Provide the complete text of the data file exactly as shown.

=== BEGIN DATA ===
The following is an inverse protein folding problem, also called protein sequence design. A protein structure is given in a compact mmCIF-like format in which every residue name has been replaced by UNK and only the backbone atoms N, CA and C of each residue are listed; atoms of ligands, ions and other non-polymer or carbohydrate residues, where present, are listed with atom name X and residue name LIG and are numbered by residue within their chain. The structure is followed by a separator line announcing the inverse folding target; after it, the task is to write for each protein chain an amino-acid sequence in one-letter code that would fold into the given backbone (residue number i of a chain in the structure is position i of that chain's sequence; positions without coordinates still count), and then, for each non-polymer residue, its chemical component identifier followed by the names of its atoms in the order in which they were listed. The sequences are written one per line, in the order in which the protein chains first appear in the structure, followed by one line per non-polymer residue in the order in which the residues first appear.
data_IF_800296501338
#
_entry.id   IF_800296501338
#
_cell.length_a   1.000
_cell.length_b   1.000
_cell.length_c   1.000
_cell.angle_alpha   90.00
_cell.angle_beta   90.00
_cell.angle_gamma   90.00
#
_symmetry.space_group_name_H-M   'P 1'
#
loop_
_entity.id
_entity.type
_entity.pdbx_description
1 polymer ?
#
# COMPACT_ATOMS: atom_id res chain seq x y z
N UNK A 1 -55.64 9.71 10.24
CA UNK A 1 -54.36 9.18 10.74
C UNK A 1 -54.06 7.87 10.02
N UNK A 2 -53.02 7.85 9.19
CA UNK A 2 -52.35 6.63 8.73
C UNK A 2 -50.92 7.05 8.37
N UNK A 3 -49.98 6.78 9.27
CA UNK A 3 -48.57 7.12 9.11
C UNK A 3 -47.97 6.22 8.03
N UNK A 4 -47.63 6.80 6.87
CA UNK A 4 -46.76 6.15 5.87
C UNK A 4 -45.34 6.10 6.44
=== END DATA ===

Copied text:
The following is an inverse protein folding problem, also called protein sequence design. A protein structure is given in a compact mmCIF-like format in which every residue name has been replaced by UNK and only the backbone atoms N, CA and C of each residue are listed; atoms of ligands, ions and other non-polymer or carbohydrate residues, where present, are listed with atom name X and residue name LIG and are numbered by residue within their chain. The structure is followed by a separator line announcing the inverse folding target; after it, the task is to write for each protein chain an amino-acid sequence in one-letter code that would fold into the given backbone (residue number i of a chain in the structure is position i of that chain's sequence; positions without coordinates still count), and then, for each non-polymer residue, its chemical component identifier followed by the names of its atoms in the order in which they were listed. The sequences are written one per line, in the order in which the protein chains first appear in the structure, followed by one line per non-polymer residue in the order in which the residues first appear.
data_IF_800296501338
#
_entry.id   IF_800296501338
#
_cell.length_a   1.000
_cell.length_b   1.000
_cell.length_c   1.000
_cell.angle_alpha   90.00
_cell.angle_beta   90.00
_cell.angle_gamma   90.00
#
_symmetry.space_group_name_H-M   'P 1'
#
loop_
_entity.id
_entity.type
_entity.pdbx_description
1 polymer ?
#
# COMPACT_ATOMS: atom_id res chain seq x y z
N UNK A 1 -55.64 9.71 10.24
CA UNK A 1 -54.36 9.18 10.74
C UNK A 1 -54.06 7.87 10.02
N UNK A 2 -53.02 7.85 9.19
CA UNK A 2 -52.35 6.63 8.73
C UNK A 2 -50.92 7.05 8.37
N UNK A 3 -49.98 6.78 9.27
CA UNK A 3 -48.57 7.12 9.11
C UNK A 3 -47.97 6.22 8.03
N UNK A 4 -47.63 6.80 6.87
CA UNK A 4 -46.76 6.15 5.87
C UNK A 4 -45.34 6.10 6.44